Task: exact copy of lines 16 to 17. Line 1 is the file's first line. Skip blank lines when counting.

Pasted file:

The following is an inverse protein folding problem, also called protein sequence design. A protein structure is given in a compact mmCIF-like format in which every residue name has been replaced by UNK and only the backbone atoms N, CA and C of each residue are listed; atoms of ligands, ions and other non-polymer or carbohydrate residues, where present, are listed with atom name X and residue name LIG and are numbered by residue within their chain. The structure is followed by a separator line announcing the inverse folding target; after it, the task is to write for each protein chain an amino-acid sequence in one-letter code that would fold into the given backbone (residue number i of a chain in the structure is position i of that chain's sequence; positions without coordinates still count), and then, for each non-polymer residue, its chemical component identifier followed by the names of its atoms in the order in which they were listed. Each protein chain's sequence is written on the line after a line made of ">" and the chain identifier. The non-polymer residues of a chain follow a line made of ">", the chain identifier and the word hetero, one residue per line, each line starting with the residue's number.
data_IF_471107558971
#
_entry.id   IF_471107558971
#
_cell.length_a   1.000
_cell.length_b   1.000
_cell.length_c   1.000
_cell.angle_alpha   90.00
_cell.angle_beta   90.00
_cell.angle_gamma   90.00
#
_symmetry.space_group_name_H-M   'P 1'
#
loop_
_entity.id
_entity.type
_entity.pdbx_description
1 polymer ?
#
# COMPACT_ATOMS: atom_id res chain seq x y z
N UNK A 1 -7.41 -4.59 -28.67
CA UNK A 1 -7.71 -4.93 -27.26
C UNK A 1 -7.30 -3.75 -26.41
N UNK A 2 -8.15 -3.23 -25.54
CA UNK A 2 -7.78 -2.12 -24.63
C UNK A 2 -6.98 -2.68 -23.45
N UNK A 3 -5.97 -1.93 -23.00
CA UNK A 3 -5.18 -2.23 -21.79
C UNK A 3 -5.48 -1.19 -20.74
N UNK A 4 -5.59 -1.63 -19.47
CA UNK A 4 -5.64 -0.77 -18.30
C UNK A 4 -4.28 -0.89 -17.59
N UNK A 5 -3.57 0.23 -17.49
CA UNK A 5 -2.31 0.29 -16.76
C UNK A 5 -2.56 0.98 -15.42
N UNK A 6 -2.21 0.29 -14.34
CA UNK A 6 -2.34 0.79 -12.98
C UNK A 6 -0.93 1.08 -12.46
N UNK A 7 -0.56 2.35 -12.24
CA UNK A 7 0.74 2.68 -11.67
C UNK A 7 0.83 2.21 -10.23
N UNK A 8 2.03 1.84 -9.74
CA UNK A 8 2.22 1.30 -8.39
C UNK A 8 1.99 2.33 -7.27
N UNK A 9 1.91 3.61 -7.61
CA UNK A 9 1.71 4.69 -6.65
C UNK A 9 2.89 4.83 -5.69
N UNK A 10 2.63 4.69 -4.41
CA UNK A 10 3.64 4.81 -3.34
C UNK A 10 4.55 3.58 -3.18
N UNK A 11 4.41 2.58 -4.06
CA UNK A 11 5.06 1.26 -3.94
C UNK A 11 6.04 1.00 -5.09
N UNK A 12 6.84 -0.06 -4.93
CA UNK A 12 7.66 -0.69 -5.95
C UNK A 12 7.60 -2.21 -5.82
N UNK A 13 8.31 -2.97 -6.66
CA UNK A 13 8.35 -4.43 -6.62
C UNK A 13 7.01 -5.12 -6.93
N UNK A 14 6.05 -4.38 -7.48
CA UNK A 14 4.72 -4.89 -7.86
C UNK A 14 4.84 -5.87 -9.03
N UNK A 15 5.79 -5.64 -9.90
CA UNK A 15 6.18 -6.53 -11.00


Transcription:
_entity.id
_entity.type